Originally licensed as G4iFB in 1979, I emigrated to ZL in 2005. Down here on the Far Side I feel like I am DX
My first love is CW, particularly CW DXing, CW ragchewing and CW contesting (usually signing ZM4G at home or ZM4T at the club). Apart from the odd SSB contest or pileup and the occasional burst of enthusiasm for RTTY, PSK or other digital modes, you'll mostly find me chasing DX at the bottom ends of whichever bands are open. I also enjoy homebrewing and experimenting with stuff when conditions are poor. My soldering iron is always within reach.
Here are some of my recent QSOs:
I use DXcluster routinely, so if you see me spotting DX or if I am spotted, I am QRV. Hint: I am usually identified first on the Reverse Beacon Network.
Iam the webmaster for ZL7T and ZM4T and a present or past member of the First Class Operator's Club (FOC), East Coast Contesters (ZM4T), ARRL A1 Ops, Quartz Hill Contest Club (ZL6QH), Chiltern DX Club (CDXC), M6T, Windmill CG (G0FBB), Red Dragons (GW8GT), Leicester Radio Society (G3LRS), Sutton & Cheam Radio Society, ARRL, NZART and the Voodoo Contest Group.
My equipment includes Elecraft K3 and K2 radios and a KPA500 (all built from kits), THP HL-2.5K and LK550 amplifiers (currently being fixed!), and a trusty old MM3 Morse Machine with a remote memory trigger.
My antennas include a HyGain 3-ele tribander and various homebrew devices such as a 3-ele 17m Yagi (borrowed from my pal Morrie), a 30m 4-square on the tin roof of my workshop, a 30+17m rotary dipole, a 40m vertical on a fishing pole strapped to a fence post, a 12m loop, a 3 ele 6m quad, and an inverted-vee dipole for 80m. I have 2 towers and plenty of tall fir trees to support them.
Due to the cost and effort involved in installing low-loss coax feeders to my antennas, I use homebrew remote antenna switches.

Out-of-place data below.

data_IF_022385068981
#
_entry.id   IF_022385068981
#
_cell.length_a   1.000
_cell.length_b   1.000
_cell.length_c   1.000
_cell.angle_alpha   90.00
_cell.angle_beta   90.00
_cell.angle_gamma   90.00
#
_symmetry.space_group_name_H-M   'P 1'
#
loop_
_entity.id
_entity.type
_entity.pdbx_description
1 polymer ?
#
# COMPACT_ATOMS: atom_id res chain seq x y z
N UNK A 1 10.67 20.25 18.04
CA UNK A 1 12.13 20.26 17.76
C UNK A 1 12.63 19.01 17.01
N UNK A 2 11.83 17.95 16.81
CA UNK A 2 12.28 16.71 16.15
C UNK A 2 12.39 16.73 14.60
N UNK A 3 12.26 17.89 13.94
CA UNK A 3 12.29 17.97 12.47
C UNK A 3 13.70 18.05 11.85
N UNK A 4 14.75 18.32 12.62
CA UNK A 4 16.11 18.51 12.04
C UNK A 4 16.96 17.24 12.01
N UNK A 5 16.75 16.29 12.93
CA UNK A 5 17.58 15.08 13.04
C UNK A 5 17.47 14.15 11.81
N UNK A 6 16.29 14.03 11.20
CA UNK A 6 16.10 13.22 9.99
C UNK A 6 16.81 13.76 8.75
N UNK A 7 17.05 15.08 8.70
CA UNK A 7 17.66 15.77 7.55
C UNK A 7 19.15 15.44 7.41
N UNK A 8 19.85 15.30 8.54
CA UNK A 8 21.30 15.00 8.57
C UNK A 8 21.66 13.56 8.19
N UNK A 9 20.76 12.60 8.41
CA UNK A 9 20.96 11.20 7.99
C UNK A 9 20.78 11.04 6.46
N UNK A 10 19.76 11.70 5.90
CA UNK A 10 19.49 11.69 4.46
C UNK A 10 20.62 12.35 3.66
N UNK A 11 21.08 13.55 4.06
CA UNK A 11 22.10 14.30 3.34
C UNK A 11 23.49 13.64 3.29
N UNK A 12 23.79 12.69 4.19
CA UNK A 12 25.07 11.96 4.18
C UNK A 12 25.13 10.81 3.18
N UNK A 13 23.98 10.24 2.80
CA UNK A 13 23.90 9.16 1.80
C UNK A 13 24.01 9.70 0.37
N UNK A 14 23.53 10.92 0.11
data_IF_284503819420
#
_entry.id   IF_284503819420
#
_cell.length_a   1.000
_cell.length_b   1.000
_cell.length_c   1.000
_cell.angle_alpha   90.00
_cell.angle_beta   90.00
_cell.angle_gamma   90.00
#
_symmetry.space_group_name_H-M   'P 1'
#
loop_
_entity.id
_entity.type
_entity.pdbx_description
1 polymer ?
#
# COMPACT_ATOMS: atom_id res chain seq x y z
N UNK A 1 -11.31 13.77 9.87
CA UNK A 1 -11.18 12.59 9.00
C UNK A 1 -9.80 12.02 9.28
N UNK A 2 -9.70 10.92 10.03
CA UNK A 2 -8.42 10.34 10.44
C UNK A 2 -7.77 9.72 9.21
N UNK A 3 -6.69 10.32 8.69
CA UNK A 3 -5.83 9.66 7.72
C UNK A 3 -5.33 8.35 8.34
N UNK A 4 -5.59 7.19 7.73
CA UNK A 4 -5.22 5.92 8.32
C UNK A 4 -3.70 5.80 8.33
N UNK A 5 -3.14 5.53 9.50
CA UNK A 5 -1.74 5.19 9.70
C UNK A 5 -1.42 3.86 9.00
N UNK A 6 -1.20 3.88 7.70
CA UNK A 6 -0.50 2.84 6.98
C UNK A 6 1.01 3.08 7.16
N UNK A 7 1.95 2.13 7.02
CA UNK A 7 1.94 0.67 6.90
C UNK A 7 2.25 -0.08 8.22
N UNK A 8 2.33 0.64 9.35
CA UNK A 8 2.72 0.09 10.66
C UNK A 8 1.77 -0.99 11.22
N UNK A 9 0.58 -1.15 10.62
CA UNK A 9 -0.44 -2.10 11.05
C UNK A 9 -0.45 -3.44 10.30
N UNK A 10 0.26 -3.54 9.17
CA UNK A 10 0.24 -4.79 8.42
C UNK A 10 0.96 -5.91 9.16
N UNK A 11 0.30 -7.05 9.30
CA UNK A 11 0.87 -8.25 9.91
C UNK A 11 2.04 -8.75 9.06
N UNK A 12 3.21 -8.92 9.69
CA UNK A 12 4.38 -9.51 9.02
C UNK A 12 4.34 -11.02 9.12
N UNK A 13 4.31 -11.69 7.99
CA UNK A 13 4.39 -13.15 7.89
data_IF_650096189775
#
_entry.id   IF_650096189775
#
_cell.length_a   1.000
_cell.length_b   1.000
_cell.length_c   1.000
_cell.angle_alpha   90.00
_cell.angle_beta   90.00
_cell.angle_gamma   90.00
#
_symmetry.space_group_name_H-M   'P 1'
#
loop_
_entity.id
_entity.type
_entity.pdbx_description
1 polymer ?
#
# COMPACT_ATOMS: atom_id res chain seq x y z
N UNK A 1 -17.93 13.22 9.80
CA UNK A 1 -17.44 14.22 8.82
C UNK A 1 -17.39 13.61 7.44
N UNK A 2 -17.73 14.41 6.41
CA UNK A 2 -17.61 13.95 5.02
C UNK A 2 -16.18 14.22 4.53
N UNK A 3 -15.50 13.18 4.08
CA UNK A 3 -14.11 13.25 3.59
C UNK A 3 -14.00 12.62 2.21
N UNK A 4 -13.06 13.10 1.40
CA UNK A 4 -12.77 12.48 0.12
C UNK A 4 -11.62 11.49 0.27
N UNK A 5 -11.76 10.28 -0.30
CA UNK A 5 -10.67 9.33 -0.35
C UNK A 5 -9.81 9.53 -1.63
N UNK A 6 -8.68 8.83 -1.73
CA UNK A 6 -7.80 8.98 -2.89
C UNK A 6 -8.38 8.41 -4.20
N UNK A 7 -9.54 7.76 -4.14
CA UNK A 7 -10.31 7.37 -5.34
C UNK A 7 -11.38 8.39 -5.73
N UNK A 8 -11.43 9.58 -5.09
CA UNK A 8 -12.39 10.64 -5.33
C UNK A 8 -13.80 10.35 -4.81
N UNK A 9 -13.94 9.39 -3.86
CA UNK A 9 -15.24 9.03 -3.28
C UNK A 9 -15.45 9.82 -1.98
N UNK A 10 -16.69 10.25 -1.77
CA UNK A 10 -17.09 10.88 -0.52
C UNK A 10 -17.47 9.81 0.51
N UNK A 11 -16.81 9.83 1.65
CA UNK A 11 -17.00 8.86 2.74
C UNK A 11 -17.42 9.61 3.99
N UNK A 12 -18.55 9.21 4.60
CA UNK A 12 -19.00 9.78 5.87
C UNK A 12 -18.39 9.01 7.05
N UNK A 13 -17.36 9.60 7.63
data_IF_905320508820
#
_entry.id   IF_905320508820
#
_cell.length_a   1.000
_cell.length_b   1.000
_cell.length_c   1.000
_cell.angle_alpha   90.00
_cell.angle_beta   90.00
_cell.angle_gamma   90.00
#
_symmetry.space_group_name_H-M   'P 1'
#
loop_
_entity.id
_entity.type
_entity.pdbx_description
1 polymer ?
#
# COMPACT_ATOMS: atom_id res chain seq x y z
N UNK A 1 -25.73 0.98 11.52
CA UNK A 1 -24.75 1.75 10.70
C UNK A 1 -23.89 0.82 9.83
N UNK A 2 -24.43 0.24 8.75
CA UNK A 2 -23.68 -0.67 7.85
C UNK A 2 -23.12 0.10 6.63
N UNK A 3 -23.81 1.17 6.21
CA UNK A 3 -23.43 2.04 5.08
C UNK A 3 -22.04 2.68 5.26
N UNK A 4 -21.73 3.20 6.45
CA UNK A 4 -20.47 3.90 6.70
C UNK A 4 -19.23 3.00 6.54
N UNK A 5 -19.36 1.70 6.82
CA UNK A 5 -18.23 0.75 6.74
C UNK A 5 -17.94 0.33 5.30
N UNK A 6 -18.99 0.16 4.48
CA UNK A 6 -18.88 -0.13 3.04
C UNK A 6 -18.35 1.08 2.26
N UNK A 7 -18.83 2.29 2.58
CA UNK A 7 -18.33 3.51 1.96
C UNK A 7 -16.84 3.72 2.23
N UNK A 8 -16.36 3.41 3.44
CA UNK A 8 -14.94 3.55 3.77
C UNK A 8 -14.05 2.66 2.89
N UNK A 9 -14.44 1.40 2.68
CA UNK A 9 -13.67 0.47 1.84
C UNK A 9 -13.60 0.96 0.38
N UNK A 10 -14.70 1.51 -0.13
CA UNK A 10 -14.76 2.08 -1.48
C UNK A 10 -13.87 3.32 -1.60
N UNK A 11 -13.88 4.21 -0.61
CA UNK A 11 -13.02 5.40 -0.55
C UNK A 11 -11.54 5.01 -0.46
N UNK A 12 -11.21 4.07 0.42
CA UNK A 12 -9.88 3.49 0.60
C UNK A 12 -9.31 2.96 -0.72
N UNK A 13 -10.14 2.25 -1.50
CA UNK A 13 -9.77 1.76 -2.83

I live on the East coast of North Island New Zealand (IOTA OC-036) in sunny Hawke's Bay. It's a lovely hilltop site, a clearing in a forest with a clear takeoff all round and no neighbours in sight: there are photos and lots more info on my website G4iFB.com. Take a look at the Great Circle map to see how wet the world appears from ZL, and just how far we are from the main ham population centers:
I reply promptly to bureau and direct QSLs received. If you want a direct QSL reply, please send US$2 or an IRC and a QSL-card-sized addressed return envelope. The round trip for direct cards takes a month or so. I suspect the ZL post office still uses canoes.
You can also request my QSL card through ClubLog's OQRS service. A couple of dollars via PayPal will pay for a direct card, otherwise I will pop one in the bureau with the next batch of cards.
I upload my log to LoTW frequently (literally every day when I'm active) so that's a quick and free option, though I still like to receive your QSL cards too. QSL cards take a bit longer to prepare, process and distribute via the bureaux so please be patient. I hope you like my card - it's a photo I took at Cape Rheinga, a very beautiful and spiritual spot at the very Northern tip of North Island NZ.
PS I comply, and encourage you to comply, with the DX Code of Conduct:
Thank you for reading this far. Please encourage others by referring to the DX Code of Conduct on your QRZ page, DXpedition and ham website. Together, we are making a difference: operating standards are far from perfect but they would be even worse if nobody cared. I care, and I hope you do too.
Last modified: 2013-05-07 21:53:32, 16955 bytes cached
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